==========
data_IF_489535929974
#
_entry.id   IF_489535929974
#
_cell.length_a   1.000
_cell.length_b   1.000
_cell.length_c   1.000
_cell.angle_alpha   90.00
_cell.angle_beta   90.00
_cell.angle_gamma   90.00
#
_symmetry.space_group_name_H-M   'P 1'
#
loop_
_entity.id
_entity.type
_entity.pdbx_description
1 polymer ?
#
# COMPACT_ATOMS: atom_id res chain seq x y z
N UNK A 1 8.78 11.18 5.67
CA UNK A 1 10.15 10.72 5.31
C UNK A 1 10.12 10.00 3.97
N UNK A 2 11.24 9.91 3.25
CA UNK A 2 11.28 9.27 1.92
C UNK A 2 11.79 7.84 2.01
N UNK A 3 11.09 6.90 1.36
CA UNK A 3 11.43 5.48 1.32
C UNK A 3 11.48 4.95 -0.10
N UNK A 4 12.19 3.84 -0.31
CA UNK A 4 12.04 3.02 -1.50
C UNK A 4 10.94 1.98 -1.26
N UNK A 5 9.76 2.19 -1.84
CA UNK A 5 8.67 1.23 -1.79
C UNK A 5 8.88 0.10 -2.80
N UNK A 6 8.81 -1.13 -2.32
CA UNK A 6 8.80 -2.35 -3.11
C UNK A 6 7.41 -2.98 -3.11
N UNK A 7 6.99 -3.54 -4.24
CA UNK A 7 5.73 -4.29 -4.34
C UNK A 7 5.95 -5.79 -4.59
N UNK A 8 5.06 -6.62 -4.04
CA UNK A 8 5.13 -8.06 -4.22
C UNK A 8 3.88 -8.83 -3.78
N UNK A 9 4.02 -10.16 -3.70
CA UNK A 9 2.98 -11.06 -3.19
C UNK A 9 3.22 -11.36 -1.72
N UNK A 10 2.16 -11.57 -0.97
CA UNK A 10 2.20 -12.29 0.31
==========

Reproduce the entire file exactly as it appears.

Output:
data_IF_489535929974
#
_entry.id   IF_489535929974
#
_cell.length_a   1.000
_cell.length_b   1.000
_cell.length_c   1.000
_cell.angle_alpha   90.00
_cell.angle_beta   90.00
_cell.angle_gamma   90.00
#
_symmetry.space_group_name_H-M   'P 1'
#
loop_
_entity.id
_entity.type
_entity.pdbx_description
1 polymer ?
#
# COMPACT_ATOMS: atom_id res chain seq x y z
N UNK A 1 8.78 11.18 5.67
CA UNK A 1 10.15 10.72 5.31
C UNK A 1 10.12 10.00 3.97
N UNK A 2 11.24 9.91 3.25
CA UNK A 2 11.28 9.27 1.92
C UNK A 2 11.79 7.84 2.01
N UNK A 3 11.09 6.90 1.36
CA UNK A 3 11.43 5.48 1.32
C UNK A 3 11.48 4.95 -0.10
N UNK A 4 12.19 3.84 -0.31
CA UNK A 4 12.04 3.02 -1.50
C UNK A 4 10.94 1.98 -1.26
N UNK A 5 9.76 2.19 -1.84
CA UNK A 5 8.67 1.23 -1.79
C UNK A 5 8.88 0.10 -2.80
N UNK A 6 8.81 -1.13 -2.32
CA UNK A 6 8.80 -2.35 -3.11
C UNK A 6 7.41 -2.98 -3.11
N UNK A 7 6.99 -3.54 -4.24
CA UNK A 7 5.73 -4.29 -4.34
C UNK A 7 5.95 -5.79 -4.59
N UNK A 8 5.06 -6.62 -4.04
CA UNK A 8 5.13 -8.06 -4.22
C UNK A 8 3.88 -8.83 -3.78
N UNK A 9 4.02 -10.16 -3.70
CA UNK A 9 2.98 -11.06 -3.19
C UNK A 9 3.22 -11.36 -1.72
N UNK A 10 2.16 -11.57 -0.97
CA UNK A 10 2.20 -12.29 0.31